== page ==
Title: The Lost City of Z
Language: English, Spanish, Portuguese
Genre: Adventure, Biography, Drama, History
Director/Writer: James Gray
based on the book by David Grann
Music: Christopher Spelman
Cinematography: Darius Khondji
An epic biography of British explorer Percy Fawcett, at first glance, doesn't seem to be in the American filmmaker James Gray's elements, his fifth feature film is also his first venture into a period setting, traversing two continents and spanning two decades (from 1905 to 1925), as our current fatigue towards the obsequiously awards-coveting biopic genre still persists, could Mr. Gray's offering dissipate the lethargy of blasé and inscribe his own footprint in the rut?
The answers are no and yes. The blasé timber lies in the material itself, it is after all, a heroic story (tinged with a pinch of mythos) begging for adulation, and Gray chooses to recount Percy's (Hunnam) extraordinary life in a faithfully chronological order and establishes him as an everyman but bristling with vim and vigor, thus we could safely rule out the imperious internecine conflicts à la Klaus Kinski in Werner Herzog's two expedition pieces, during his perilous adventures among the tropical jungles and waterways. The character development is formulaic and painstakingly eschews a larger-than-life approach, for example, a full-bearded Robert Pattinson downplays Percy's fellow explorer Henry Costin, shadowing his footsteps but is left with no florid delivery to chew on, neither does Hunnam’s taciturn hero, but perversely, that is where Gray makes his mark.
The film is anything but a hagiography, which entails that Gray's script gives the room to let his characters live and breathe as authentic as possible, emotions are measured, feelings are understated, words are superfluous (except for the sporadic wrangles and squabbles, whether they are marital, familial or academic, Angus Macfadyen palpably plays an exasperating benefactor who is not prepared for the expedition and comes off as a petty denigrator), but the awe towards an unfamiliar culture is immeasurable (however primordial and savage it transpires), so what we are privileged to watch is a series of minutely orchestrated fluxes of Percy's life: the first two botched voyages, his WWI stint, the calm days after and his last outing with his eldest son Jack (Holland) to look for a closure towards his life-long pursuit, all is rendered with ineffable beauty through the craft of its art production and Darius Khondji's stunning camerawork, which doesn’t operate the usual method of sweeping aerial shots foregrounding the Amazonian locale, but takes a closer inspection of the mysterious lushness buzzed with vitality and danger, simultaneously. The nocturnal ritual sequences during the climax are transcendent, when our protagonists are carried off-screen to their ambiguous destiny, what we see is the misty, ethereal environs, shimmering with a dark-blue sheen, that is a reverent homage to the unknown and the divine. So is the final shots, focusing on Nina (Miller), Percy's forbearing wife, whatever has happened, happened, it is what her husband and son want, she has to come to terms with that. So a gorgeous finishing touch shows Nina seemingly wend her way into a tropical forest, to unfold that hopes are never dashed, even it is solely for her sake, a reunion (or reconciliation) is powerfully but quietly sublimated, however ambivalent it looks.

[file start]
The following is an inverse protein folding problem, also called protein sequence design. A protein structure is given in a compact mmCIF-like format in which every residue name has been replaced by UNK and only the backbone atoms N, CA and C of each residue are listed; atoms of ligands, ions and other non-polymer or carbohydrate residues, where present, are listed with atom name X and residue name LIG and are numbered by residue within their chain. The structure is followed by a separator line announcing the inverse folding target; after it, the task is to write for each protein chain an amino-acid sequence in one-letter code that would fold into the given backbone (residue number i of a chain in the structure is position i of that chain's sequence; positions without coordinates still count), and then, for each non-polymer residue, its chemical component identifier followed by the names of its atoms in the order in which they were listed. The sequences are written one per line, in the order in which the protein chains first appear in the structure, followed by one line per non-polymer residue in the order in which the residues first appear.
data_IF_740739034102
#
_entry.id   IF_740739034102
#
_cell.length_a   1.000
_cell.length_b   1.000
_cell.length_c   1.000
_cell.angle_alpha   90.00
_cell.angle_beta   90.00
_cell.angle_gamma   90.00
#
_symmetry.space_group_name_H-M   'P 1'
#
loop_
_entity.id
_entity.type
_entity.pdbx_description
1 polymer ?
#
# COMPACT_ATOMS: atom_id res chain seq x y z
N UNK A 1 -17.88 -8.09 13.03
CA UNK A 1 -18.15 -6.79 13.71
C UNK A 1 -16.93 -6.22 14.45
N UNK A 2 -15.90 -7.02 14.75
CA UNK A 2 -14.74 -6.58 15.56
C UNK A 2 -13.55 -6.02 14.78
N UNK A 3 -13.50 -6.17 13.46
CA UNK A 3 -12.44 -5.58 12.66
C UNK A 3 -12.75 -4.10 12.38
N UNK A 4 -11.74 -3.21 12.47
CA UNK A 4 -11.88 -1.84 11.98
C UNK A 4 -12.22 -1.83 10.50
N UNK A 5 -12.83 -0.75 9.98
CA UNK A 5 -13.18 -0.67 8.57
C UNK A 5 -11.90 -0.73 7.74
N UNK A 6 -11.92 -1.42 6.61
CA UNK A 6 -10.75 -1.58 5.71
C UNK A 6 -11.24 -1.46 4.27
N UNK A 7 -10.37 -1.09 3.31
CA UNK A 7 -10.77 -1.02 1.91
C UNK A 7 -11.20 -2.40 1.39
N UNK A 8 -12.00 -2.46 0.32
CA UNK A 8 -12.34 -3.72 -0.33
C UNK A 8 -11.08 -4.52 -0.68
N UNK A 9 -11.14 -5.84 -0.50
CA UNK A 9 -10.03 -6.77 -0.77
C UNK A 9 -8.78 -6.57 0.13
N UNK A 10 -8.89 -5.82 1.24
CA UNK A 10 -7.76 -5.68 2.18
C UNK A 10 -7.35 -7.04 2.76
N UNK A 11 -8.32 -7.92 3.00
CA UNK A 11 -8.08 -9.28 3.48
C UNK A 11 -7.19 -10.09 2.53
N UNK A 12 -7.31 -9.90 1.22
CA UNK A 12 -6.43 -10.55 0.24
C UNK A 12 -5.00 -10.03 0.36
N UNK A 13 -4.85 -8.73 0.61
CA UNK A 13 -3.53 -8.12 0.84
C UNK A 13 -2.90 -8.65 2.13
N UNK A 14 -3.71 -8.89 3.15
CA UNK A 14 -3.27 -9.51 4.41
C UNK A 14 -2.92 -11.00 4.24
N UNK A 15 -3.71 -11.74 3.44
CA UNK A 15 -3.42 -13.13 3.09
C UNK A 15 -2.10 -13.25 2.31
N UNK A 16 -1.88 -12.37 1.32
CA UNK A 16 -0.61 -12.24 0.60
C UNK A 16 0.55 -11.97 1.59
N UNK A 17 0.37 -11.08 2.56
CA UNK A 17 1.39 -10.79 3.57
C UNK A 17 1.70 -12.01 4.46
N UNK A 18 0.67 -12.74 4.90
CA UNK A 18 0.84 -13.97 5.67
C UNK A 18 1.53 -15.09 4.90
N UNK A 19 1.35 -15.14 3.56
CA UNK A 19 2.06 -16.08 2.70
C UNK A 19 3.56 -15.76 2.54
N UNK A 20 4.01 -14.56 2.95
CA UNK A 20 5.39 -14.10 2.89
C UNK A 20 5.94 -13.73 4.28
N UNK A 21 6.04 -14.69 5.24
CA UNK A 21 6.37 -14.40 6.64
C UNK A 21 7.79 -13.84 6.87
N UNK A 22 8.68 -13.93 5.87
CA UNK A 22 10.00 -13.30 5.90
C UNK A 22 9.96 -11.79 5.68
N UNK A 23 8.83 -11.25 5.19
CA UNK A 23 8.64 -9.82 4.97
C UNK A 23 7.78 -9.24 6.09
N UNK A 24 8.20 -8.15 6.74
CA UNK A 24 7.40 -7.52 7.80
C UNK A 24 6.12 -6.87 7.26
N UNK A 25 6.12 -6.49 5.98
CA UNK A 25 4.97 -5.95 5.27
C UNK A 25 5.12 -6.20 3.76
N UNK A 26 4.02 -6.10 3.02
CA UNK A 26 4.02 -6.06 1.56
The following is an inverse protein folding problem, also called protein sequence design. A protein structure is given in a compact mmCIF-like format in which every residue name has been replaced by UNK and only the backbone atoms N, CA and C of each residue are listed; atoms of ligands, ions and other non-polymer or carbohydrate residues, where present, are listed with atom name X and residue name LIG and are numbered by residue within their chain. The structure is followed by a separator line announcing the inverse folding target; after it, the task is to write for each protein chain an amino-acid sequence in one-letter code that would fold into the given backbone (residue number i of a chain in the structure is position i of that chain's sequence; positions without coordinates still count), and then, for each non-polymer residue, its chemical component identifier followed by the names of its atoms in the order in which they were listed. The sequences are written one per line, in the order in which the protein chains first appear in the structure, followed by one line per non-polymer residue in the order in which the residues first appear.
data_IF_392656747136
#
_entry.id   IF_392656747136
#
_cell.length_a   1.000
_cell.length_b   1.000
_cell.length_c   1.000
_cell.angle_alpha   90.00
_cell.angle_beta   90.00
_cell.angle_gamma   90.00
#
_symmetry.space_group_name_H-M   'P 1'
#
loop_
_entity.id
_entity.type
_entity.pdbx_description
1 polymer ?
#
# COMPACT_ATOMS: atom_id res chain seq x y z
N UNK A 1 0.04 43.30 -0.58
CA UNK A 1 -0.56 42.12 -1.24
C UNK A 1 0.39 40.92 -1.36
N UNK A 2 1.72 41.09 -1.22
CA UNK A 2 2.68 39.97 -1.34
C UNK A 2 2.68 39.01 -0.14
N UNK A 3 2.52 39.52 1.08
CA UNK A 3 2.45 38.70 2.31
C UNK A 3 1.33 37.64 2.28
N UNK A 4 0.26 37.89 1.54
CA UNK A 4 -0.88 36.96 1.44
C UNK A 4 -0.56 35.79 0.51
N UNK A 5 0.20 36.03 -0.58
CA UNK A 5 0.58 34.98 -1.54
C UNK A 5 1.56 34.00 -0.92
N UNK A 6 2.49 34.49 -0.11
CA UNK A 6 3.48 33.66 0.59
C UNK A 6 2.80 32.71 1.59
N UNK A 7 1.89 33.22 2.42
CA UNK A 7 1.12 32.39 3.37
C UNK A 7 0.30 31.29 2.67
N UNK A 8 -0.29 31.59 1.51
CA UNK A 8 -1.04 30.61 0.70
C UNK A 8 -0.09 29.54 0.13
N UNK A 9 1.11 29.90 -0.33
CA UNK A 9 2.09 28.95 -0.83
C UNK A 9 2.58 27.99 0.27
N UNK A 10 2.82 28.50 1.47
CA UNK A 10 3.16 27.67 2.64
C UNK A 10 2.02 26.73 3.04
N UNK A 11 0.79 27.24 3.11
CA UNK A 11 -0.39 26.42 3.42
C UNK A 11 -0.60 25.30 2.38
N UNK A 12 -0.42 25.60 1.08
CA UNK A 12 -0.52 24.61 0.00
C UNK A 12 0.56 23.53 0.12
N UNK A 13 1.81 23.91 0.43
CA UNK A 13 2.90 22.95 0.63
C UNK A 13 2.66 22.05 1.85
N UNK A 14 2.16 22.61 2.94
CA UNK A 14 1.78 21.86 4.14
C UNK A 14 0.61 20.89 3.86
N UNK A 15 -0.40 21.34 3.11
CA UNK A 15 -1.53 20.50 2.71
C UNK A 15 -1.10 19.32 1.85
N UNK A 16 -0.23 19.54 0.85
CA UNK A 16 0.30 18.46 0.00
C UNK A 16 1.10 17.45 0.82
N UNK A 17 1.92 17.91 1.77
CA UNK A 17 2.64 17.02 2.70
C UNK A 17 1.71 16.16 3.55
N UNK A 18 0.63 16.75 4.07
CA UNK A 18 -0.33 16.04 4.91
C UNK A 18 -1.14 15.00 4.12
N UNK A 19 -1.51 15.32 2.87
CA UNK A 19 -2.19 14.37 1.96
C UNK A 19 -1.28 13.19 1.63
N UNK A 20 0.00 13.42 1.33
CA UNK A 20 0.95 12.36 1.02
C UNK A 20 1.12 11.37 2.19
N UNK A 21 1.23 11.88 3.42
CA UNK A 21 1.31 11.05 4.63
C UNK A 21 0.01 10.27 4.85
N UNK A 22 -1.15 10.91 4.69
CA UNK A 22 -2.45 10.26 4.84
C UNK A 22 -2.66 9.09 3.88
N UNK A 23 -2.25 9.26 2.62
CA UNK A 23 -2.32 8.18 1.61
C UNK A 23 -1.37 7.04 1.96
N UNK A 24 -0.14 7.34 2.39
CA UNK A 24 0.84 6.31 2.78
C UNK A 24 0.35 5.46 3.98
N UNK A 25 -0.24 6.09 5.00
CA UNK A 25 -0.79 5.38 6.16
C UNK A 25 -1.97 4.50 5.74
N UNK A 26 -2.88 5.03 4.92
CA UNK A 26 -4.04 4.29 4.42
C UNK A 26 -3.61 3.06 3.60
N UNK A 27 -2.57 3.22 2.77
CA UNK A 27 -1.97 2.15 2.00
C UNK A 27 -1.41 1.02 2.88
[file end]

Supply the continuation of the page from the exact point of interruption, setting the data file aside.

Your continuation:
Hunnam exudes a more internal aspect of his acting range through his deeply immersed effort, his version of Percy is a hyperbole-free doer, a trailblazer, a leader; whereas Miller, ostensibly is saddled with a traditional wife role, who is platitudinously burdened with child-bearing and an often absent husband, but doesn't sit contently in the back seat, Gray's sensible script commendably amps up her narrative arc, and Miller shines beautifully when being granted a chance to express her feelings and views, counterpointing the milieu's conservative reality.
Perhaps out of the respect of his subject, James Gray doesn't deign to buoy up the narrative with cinematic gimmicks or unwarranted action enhancers, thus the final outcome is an attentive, albeit conventional adaptation of a real-life adventurer combating his way through the untrodden path, it takes some patience to dawdle through its longueur but ultimately it is certainly a rewarding viewing experience.
referential points: Werner Herzog's AGUIRRE, THE WRATH OF GOD (1972, 7.7/10), FITZCARRALDO (1982, 7.0/10); Ciro Guerra's EMBRACE OF THE SERPENT (2015, 8.1/10).